The year 2018 represented a real turning point for the Korean peninsula. After years of increasing tension related to the North Korean nuclear and missile programme, the diplomatic process begun after Kim Jong Un’s New Year address marked a clear change from the previous decade, with consequences for both domestic and international politics of the two Koreas. The newly elected South Korean President Moon Jae-in invested much of his political capital in the rapprochement with North Korea, with successful results in terms of popularity in the first part of the year. When dialogue with Pyongyang started to stagnate, the disappointing economic results became a factor of major concern for the government and affected Moon’s approval rating. In North Korea, Kim Jong Un’s opening towards South Korea and the United States marked also the beginning of a new approach of the regime to economic development, in line with the second pillar of Kim’s byungjin policy line. The new emphasis on economic growth led the North Korean regime to pursue both cooperation with the South and a relaxation of international sanctions. The North Korean «diplomatic offensive» represented a new-start for inter-Korean dialogue. After the participation of North Korea in the Pyeongchang Olympic Games, the two leaders met for the third inter-Korean summit in history, in April, for a meeting full of symbolism and hopes for future cooperation. The joint declaration signed by Moon and Kim in Panmunjom represented a key step for inter-Korean reconciliation. The two leaders met again in May and for a third summit in September, when Moon travelled to Pyongyang. This new series of inter-Korean summits made possible new rounds of inter-Korean cooperation projects in culture and sport, as well as military confidence-building measures. However, the economic sanctions still in place hindered opportunities for substantial advancements in economic cooperation. The opening of North Korea towards the international community dominated also the foreign policy agenda of the two countries. For the first time in history, a North Korean leader met with a sitting American president, when Kim Jong Un met Trump in Singapore on 12 June, thanks mainly to the diplomatic mediation of South Korean President Moon Jae-in. After the summit, however, the diplomatic process stalled again over the practical steps towards denuclearisation and the corresponding measures from the US. The «diplomatic offensive» of North Korea was not limited to South Korea and the United States. In fact, Kim met with Chinese president Xi three times over the course of the year, in a successful attempt to revive the crucial alliance between Pyongyang and Beijing.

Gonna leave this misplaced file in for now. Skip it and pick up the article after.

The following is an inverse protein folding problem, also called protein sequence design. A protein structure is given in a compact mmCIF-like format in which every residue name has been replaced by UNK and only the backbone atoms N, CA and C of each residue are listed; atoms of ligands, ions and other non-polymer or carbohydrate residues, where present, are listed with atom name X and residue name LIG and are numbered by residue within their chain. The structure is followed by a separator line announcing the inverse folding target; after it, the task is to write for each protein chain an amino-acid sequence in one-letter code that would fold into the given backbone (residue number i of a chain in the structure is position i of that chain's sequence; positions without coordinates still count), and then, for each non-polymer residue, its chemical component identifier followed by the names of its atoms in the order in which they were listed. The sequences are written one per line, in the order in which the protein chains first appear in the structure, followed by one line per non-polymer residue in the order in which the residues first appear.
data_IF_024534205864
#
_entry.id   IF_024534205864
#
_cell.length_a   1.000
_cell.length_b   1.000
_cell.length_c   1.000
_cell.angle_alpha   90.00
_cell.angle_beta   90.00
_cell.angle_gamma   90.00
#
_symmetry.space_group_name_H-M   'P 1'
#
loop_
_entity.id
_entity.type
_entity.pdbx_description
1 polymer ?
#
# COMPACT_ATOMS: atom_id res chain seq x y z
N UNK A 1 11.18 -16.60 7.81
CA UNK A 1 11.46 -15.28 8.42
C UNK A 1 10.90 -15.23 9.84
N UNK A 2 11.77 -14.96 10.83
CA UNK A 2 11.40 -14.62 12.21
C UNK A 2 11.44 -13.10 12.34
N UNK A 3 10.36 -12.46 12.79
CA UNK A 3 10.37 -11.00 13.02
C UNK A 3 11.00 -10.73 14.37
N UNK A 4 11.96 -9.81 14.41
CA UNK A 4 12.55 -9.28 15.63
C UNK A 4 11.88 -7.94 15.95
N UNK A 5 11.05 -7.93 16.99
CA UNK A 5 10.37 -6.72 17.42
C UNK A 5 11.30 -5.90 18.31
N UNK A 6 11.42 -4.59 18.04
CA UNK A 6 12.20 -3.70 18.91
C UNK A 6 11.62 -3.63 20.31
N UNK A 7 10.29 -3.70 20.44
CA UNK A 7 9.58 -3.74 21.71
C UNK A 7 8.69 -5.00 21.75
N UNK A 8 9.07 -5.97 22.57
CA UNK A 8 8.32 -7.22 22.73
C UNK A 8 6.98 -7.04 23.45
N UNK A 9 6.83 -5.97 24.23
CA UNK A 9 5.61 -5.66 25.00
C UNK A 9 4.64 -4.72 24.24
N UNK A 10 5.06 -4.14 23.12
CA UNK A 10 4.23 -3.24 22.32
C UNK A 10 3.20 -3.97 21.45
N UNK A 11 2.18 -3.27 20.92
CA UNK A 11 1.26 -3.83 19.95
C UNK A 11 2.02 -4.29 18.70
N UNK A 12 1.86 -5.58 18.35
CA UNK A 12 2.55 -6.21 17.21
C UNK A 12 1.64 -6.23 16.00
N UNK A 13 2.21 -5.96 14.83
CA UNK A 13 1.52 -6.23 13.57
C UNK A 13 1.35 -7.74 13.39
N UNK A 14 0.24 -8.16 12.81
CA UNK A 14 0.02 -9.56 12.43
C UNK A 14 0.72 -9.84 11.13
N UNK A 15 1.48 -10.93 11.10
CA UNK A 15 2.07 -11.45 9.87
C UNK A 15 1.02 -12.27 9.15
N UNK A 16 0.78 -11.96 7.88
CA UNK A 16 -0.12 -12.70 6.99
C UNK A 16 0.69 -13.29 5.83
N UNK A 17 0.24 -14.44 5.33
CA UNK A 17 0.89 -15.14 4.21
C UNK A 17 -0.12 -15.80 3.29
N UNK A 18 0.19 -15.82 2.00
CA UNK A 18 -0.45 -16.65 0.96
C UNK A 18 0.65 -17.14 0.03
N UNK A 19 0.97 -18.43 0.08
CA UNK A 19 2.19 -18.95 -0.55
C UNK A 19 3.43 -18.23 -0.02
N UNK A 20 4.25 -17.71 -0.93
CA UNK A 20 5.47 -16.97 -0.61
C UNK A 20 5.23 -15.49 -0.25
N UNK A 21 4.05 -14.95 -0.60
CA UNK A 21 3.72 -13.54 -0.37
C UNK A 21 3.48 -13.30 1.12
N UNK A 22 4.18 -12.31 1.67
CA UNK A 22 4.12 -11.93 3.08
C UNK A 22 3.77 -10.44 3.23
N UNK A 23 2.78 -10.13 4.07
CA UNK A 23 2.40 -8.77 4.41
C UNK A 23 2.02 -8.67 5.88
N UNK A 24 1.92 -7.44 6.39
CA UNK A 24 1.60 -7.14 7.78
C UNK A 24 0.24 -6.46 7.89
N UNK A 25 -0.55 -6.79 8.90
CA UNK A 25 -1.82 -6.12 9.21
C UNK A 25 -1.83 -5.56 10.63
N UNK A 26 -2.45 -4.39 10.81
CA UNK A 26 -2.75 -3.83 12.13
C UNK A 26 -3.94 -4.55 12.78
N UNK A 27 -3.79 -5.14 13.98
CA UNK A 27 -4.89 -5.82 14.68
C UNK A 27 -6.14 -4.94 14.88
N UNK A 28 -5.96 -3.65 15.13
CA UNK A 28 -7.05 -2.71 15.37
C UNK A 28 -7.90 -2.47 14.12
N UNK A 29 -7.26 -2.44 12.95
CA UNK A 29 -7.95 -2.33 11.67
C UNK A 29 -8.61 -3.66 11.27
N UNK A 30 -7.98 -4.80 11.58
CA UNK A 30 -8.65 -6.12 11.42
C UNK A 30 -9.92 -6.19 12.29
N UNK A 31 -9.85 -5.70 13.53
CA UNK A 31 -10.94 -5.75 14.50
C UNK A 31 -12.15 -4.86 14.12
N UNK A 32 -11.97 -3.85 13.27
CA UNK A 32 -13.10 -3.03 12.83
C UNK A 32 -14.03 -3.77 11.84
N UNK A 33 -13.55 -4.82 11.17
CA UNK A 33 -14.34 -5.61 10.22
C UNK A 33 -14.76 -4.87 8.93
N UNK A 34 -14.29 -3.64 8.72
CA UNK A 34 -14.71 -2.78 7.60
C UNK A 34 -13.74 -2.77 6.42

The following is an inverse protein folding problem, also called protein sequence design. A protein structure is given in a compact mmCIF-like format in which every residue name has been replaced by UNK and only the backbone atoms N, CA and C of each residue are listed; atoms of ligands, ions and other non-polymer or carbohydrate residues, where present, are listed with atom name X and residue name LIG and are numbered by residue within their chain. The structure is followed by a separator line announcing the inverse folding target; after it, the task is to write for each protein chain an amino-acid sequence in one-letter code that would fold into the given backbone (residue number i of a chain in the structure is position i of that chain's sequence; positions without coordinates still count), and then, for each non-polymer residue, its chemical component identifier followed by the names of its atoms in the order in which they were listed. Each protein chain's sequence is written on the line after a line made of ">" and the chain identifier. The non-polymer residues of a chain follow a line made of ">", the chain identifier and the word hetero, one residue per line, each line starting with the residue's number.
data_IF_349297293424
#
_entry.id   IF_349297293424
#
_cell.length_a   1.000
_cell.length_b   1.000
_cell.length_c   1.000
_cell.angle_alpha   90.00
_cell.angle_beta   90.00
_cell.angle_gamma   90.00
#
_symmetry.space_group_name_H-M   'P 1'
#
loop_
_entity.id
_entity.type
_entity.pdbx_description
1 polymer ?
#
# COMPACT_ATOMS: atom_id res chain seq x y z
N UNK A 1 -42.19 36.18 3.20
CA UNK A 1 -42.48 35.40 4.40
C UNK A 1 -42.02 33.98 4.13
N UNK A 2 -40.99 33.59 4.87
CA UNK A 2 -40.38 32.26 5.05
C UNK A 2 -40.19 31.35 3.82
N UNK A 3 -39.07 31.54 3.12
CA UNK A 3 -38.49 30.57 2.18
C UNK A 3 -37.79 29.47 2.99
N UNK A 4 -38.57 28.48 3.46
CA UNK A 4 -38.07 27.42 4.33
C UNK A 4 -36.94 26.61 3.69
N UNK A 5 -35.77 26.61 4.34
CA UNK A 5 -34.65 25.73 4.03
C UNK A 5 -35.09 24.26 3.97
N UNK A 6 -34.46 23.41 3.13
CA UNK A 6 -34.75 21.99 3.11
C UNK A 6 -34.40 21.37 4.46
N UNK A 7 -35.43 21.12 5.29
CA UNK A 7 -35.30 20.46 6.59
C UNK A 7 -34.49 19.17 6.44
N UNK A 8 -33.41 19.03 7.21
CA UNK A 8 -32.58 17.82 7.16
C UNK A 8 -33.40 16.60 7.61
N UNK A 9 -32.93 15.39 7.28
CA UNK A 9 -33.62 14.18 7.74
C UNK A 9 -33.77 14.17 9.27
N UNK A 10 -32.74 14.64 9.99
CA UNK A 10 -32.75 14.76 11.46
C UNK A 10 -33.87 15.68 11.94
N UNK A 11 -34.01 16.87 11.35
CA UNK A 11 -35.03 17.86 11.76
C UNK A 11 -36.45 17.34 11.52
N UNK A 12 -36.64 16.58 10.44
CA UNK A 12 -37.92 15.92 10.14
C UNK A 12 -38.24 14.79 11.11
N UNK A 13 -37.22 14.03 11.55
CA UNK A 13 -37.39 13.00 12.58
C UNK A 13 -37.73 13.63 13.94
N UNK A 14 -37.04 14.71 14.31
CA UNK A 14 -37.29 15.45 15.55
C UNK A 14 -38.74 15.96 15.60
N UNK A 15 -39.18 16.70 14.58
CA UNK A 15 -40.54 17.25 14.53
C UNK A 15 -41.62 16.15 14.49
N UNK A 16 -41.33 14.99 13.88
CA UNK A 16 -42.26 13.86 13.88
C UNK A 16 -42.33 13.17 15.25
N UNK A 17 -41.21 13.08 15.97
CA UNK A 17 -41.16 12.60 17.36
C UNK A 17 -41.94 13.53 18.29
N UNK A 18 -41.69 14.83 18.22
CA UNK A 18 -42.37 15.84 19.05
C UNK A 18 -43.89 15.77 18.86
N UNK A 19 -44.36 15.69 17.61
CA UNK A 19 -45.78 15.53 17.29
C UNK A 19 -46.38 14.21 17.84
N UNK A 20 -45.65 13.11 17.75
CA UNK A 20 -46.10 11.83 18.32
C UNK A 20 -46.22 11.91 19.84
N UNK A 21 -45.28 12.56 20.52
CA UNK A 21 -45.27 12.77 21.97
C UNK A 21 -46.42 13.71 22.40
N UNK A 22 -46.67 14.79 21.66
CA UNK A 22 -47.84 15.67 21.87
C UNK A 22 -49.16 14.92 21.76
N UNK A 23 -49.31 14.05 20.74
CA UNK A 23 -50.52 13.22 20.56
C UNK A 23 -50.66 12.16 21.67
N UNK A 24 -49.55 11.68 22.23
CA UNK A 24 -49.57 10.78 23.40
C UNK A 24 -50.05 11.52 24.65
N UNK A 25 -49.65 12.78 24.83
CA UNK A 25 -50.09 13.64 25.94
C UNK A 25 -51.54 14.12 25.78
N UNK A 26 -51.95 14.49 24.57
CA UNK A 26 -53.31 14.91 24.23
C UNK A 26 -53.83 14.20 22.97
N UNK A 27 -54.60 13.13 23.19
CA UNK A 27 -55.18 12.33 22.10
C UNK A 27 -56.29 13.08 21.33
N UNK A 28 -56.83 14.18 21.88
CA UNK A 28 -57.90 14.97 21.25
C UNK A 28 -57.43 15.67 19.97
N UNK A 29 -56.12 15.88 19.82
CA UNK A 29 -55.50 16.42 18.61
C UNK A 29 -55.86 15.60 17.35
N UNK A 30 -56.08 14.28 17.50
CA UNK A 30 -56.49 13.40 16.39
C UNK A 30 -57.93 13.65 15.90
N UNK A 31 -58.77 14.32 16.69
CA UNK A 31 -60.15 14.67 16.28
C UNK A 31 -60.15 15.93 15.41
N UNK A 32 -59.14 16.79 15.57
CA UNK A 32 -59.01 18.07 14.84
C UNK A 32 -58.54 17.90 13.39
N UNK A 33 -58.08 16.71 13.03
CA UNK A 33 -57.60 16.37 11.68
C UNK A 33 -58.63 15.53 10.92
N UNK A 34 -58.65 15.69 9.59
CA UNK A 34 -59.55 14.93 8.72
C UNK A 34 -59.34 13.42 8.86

Korean Peninsula 2018: The calm after the storm

Marco Milani
2019

Abstract

The year 2018 represented a real turning point for the Korean peninsula. After years of increasing tension related to the North Korean nuclear and missile programme, the diplomatic process begun after Kim Jong Un’s New Year address marked a clear change from the previous decade, with consequences for both domestic and international politics of the two Koreas. The newly elected South Korean President Moon Jae-in invested much of his political capital in the rapprochement with North Korea, with successful results in terms of popularity in the first part of the year. When dialogue with Pyongyang started to stagnate, the disappointing economic results became a factor of major concern for the government and affected Moon’s approval rating. In North Korea, Kim Jong Un’s opening towards South Korea and the United States marked also the beginning of a new approach of the regime to economic development, in line with the second pillar of Kim’s byungjin policy line. The new emphasis on economic growth led the North Korean regime to pursue both cooperation with the South and a relaxation of international sanctions. The North Korean «diplomatic offensive» represented a new-start for inter-Korean dialogue. After the participation of North Korea in the Pyeongchang Olympic Games, the two leaders met for the third inter-Korean summit in history, in April, for a meeting full of symbolism and hopes for future cooperation. The joint declaration signed by Moon and Kim in Panmunjom represented a key step for inter-Korean reconciliation. The two leaders met again in May and for a third summit in September, when Moon travelled to Pyongyang. This new series of inter-Korean summits made possible new rounds of inter-Korean cooperation projects in culture and sport, as well as military confidence-building measures. However, the economic sanctions still in place hindered opportunities for substantial advancements in economic cooperation. The opening of North Korea towards the international community dominated also the foreign policy agenda of the two countries. For the first time in history, a North Korean leader met with a sitting American president, when Kim Jong Un met Trump in Singapore on 12 June, thanks mainly to the diplomatic mediation of South Korean President Moon Jae-in. After the summit, however, the diplomatic process stalled again over the practical steps towards denuclearisation and the corresponding measures from the US. The «diplomatic offensive» of North Korea was not limited to South Korea and the United States. In fact, Kim met with Chinese president Xi three times over the course of the year, in a successful attempt to revive the crucial alliance between Pyongyang and Beijing.
Marco Milani
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Utilizza questo identificativo per citare o creare un link a questo documento: https://hdl.handle.net/11585/776390
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